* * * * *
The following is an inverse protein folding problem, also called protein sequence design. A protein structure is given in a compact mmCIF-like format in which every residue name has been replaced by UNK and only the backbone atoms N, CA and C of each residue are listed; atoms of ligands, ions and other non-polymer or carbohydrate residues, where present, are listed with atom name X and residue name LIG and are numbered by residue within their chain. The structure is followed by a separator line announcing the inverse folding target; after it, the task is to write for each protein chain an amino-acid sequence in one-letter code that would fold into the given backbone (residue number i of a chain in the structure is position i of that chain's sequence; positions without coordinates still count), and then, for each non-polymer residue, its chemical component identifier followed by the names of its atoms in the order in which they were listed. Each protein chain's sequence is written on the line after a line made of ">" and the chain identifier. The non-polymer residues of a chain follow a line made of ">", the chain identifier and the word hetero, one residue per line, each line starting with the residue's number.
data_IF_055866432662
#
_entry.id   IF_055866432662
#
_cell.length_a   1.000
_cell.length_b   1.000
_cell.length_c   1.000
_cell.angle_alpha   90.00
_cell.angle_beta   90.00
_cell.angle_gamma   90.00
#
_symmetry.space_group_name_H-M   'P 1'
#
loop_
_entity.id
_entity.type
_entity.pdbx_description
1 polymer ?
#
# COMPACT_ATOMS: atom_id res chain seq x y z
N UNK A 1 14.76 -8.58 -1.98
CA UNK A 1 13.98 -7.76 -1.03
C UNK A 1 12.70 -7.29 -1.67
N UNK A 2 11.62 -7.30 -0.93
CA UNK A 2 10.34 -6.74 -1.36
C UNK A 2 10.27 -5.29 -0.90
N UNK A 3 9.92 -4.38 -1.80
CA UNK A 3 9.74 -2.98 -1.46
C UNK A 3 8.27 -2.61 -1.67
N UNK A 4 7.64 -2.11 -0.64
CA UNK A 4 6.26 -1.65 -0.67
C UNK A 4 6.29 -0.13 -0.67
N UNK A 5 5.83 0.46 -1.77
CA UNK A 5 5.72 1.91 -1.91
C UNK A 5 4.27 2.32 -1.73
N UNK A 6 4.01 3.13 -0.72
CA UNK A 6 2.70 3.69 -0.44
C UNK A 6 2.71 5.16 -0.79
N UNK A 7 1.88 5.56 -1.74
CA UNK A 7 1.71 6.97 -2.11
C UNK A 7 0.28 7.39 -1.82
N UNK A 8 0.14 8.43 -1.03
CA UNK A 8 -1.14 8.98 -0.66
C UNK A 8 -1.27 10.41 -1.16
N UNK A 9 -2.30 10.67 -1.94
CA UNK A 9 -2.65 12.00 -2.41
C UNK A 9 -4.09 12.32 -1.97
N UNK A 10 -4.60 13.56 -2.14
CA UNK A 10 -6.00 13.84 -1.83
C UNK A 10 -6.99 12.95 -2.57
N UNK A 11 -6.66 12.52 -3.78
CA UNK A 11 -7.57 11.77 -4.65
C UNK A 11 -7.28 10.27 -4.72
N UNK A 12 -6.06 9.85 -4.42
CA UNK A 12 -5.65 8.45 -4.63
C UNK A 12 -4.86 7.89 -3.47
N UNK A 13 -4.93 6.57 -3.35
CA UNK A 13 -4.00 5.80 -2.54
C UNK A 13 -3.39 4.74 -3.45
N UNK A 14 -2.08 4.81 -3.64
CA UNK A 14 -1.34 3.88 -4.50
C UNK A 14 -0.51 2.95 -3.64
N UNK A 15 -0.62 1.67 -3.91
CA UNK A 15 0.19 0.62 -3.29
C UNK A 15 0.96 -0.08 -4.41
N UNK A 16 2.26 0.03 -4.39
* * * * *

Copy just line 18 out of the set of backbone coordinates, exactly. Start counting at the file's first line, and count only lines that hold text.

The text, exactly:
_entity.pdbx_description